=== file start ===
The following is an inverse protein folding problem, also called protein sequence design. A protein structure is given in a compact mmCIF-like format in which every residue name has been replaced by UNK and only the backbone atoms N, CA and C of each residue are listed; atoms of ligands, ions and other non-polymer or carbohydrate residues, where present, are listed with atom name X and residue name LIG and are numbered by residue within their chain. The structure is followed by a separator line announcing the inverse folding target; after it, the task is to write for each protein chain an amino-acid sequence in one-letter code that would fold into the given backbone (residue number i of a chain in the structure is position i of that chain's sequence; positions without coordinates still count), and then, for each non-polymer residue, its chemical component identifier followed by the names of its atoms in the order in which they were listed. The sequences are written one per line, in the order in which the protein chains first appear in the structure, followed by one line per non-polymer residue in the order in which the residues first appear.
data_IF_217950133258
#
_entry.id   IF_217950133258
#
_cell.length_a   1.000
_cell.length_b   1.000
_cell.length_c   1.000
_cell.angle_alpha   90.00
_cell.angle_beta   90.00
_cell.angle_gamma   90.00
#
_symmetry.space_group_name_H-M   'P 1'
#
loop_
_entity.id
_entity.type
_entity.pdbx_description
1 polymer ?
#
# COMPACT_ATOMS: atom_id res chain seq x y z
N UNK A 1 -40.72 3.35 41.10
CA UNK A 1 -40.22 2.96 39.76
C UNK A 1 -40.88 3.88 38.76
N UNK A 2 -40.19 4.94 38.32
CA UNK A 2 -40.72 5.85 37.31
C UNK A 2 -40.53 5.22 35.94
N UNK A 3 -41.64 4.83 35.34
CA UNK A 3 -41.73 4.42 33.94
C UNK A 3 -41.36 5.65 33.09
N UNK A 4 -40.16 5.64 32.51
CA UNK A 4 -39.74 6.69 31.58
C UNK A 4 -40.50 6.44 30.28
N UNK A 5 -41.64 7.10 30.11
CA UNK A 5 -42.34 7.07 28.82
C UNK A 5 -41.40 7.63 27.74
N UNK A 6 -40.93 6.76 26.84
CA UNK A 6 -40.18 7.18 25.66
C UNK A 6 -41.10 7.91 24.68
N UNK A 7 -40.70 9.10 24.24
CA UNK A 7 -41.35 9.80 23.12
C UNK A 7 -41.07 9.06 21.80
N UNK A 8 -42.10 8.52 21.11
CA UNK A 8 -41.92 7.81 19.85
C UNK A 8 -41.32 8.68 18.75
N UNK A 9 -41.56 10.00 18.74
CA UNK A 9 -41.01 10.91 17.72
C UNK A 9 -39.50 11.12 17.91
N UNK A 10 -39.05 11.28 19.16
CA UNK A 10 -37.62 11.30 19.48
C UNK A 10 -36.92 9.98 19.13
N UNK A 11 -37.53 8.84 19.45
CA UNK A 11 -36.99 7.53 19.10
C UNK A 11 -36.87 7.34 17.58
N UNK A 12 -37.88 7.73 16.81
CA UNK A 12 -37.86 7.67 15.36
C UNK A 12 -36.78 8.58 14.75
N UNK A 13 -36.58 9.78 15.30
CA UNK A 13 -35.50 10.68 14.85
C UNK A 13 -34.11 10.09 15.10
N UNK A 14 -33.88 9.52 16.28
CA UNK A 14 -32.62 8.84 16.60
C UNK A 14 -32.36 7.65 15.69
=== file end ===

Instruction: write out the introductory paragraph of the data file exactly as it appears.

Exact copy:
The following is an inverse protein folding problem, also called protein sequence design. A protein structure is given in a compact mmCIF-like format in which every residue name has been replaced by UNK and only the backbone atoms N, CA and C of each residue are listed; atoms of ligands, ions and other non-polymer or carbohydrate residues, where present, are listed with atom name X and residue name LIG and are numbered by residue within their chain. The structure is followed by a separator line announcing the inverse folding target; after it, the task is to write for each protein chain an amino-acid sequence in one-letter code that would fold into the given backbone (residue number i of a chain in the structure is position i of that chain's sequence; positions without coordinates still count), and then, for each non-polymer residue, its chemical component identifier followed by the names of its atoms in the order in which they were listed. The sequences are written one per line, in the order in which the protein chains first appear in the structure, followed by one line per non-polymer residue in the order in which the residues first appear.